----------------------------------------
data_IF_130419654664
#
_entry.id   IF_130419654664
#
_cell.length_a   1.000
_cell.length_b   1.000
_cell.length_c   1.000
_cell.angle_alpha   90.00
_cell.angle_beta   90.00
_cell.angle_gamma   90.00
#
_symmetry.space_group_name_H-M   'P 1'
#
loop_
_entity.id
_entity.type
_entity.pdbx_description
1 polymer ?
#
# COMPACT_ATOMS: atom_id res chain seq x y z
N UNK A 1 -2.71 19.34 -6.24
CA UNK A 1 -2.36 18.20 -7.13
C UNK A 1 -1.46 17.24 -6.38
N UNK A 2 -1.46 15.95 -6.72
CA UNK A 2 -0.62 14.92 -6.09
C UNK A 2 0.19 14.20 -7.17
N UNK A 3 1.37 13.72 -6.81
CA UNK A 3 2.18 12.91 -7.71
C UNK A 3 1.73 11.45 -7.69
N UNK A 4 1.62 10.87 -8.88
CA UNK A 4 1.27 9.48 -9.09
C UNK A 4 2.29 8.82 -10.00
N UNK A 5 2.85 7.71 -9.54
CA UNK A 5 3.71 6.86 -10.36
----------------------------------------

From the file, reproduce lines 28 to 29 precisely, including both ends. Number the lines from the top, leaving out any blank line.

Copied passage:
CA UNK A 3 2.18 12.91 -7.71
C UNK A 3 1.73 11.45 -7.69